Even if he did, Trump would then have to raise, legitimately, and according to the laws of the state in which he creates his foundation, hundreds of millions of dollars to build a traditional presidential library, with a museum, archives and space for public events, his foundation’s offices, and whatever other activities he wishes to attempt within such a limited legal and financial environment.

To say the least, Trump has shown little ability to operate a legitimate nonprofit foundation, never mind build an endowment. He’ll have considerable difficulty doing so in his home state of New York. Under a 2019 court order, after “admitting to personally misusing funds at the Trump Foundation,” Trump agreed to a settlement that—should he succeed in persuading anyone to give him the money at all—puts an extremely short leash on any nonprofit he might launch in that state.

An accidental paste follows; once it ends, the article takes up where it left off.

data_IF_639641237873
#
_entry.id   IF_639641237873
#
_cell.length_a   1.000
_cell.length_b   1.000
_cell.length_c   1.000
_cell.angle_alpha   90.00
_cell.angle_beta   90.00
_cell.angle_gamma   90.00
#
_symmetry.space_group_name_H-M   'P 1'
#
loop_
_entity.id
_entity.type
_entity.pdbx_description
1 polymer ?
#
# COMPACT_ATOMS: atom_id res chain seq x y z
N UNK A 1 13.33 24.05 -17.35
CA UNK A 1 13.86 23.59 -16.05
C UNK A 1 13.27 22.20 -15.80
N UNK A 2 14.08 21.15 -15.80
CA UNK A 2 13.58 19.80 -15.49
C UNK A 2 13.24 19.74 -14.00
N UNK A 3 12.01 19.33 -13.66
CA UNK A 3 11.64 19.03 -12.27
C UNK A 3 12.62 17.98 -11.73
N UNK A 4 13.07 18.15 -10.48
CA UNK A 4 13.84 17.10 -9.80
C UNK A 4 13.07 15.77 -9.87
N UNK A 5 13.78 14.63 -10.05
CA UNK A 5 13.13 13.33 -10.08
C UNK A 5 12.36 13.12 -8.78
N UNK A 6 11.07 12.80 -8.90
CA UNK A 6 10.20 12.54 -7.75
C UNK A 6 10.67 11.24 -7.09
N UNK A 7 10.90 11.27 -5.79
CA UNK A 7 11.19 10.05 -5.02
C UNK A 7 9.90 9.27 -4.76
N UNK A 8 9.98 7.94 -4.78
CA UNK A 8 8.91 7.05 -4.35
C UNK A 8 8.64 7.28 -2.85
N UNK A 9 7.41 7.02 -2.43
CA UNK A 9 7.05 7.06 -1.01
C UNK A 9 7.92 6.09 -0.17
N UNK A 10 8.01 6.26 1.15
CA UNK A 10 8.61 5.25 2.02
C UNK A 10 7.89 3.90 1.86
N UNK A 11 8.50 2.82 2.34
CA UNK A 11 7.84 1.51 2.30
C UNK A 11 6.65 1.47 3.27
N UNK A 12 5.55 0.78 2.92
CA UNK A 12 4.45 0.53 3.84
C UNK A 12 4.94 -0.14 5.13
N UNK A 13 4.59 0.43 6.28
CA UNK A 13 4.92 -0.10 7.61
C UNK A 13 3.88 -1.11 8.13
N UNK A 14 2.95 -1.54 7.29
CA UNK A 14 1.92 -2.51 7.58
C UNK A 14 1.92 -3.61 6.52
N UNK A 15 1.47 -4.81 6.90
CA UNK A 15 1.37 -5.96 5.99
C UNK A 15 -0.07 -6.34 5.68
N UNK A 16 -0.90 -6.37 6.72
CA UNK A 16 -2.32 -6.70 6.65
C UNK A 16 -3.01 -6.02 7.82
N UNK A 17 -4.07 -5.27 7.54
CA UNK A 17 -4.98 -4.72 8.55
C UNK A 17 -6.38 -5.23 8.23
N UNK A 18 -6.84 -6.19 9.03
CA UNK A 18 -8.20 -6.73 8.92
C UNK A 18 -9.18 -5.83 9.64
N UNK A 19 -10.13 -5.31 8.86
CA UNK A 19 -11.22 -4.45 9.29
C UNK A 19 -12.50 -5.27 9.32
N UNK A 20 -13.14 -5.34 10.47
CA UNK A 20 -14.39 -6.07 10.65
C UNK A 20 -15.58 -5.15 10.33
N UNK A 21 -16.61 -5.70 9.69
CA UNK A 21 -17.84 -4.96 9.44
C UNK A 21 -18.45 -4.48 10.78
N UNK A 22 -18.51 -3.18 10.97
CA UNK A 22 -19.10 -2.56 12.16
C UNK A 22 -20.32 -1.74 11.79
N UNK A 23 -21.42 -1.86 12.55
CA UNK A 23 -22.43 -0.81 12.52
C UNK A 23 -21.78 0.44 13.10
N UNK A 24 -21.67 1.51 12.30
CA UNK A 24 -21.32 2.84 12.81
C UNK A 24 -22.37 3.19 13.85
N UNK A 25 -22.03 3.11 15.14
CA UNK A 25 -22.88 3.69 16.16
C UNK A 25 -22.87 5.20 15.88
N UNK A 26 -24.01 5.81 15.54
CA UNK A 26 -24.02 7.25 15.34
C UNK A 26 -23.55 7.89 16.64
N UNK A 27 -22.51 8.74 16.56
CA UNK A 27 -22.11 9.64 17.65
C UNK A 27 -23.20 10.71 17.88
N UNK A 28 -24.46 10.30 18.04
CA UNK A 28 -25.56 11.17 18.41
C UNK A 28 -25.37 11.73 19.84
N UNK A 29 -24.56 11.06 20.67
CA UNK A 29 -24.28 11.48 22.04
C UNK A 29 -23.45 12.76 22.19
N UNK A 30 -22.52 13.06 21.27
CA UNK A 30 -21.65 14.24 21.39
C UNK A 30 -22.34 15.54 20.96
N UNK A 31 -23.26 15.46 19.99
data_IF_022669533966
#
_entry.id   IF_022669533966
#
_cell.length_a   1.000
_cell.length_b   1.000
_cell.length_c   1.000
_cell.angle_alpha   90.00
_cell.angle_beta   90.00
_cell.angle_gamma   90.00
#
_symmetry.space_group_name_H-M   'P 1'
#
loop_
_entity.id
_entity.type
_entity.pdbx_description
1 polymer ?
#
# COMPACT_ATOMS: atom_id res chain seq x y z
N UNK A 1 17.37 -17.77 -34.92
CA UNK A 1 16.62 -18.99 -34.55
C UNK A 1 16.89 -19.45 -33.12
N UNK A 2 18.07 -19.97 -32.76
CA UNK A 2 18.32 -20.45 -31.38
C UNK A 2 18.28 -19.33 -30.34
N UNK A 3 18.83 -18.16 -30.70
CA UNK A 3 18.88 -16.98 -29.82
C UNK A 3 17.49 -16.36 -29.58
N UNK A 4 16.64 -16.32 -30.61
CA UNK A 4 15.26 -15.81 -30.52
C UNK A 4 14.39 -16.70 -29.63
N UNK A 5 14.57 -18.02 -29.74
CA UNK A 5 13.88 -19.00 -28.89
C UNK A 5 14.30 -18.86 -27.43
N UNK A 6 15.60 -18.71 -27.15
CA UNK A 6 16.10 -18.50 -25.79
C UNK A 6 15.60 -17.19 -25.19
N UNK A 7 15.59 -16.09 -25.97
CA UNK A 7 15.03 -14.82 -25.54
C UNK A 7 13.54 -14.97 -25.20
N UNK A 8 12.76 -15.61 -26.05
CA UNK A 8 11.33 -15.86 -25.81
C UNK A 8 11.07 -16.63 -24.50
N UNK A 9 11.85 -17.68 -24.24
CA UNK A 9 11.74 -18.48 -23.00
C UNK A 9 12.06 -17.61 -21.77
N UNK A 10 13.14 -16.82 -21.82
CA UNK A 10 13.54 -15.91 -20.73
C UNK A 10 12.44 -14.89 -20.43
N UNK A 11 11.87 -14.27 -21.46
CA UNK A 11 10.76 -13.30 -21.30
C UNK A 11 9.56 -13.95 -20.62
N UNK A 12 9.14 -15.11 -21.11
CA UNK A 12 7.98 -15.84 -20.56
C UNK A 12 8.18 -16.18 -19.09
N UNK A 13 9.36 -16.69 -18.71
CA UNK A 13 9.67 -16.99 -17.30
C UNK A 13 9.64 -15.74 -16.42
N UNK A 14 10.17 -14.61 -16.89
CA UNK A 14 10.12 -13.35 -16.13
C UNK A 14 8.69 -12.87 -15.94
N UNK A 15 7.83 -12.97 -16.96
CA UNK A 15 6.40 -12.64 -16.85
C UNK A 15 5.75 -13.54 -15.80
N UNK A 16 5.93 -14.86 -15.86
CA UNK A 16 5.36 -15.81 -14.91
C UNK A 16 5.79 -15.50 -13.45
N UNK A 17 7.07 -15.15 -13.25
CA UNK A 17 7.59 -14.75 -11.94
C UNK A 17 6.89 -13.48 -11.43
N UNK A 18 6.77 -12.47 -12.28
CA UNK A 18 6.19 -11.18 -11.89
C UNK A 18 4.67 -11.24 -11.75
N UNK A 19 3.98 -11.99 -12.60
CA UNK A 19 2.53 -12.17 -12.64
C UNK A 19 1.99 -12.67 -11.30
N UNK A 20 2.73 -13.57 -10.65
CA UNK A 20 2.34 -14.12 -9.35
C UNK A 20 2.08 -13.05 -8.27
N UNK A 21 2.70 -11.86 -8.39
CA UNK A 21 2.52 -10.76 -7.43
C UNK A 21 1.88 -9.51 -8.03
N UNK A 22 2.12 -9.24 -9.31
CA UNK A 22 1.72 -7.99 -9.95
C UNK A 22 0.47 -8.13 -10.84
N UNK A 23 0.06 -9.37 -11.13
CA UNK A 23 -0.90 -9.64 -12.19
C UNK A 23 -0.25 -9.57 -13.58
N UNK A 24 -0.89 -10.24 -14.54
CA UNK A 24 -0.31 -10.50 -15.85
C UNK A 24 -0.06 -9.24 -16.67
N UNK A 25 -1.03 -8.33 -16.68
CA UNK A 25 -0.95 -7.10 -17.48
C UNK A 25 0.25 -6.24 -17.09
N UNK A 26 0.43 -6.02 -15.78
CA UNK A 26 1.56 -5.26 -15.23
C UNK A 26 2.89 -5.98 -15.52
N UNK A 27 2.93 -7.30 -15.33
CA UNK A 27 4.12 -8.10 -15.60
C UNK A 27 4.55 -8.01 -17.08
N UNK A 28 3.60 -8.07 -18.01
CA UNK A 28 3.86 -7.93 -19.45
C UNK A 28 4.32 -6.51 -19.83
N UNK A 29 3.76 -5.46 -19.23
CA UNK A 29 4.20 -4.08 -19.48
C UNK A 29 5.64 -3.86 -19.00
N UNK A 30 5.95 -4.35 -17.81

If he does build a library, it’s likely Trump would want the legitimacy and imprimatur of the federal government, as a “seal of approval” for his story, told his way. He might even like to have the National Archives host his exhibits about how “great” he made America (again), and, perhaps, how great was the “theft” of his second term. But to do any of that, the law will require him not only to spend the money on the grounds and building, but to raise hundreds of millions of additional dollars—and give it, almost unthinkably, to the government.

If there’s a model for a rule-breaking outsider like Trump, it might be—ironically—the Obama library. But if anything, Obama’s experience shows just how hard it would be for a character not known for focus or persistence.

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"I haven't been able to get this moment out of my head"

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"I haven't been able to get this moment out of my head"

This week’s episode of Nerdcast

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Republicans who impeached Trump are already on the chopping block

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Former President Donald Trump waves as he disembarks from his final flight on Air Force One at Palm Beach International Airport in West Palm Beach, Fla., Wednesday, Jan. 20, 2021.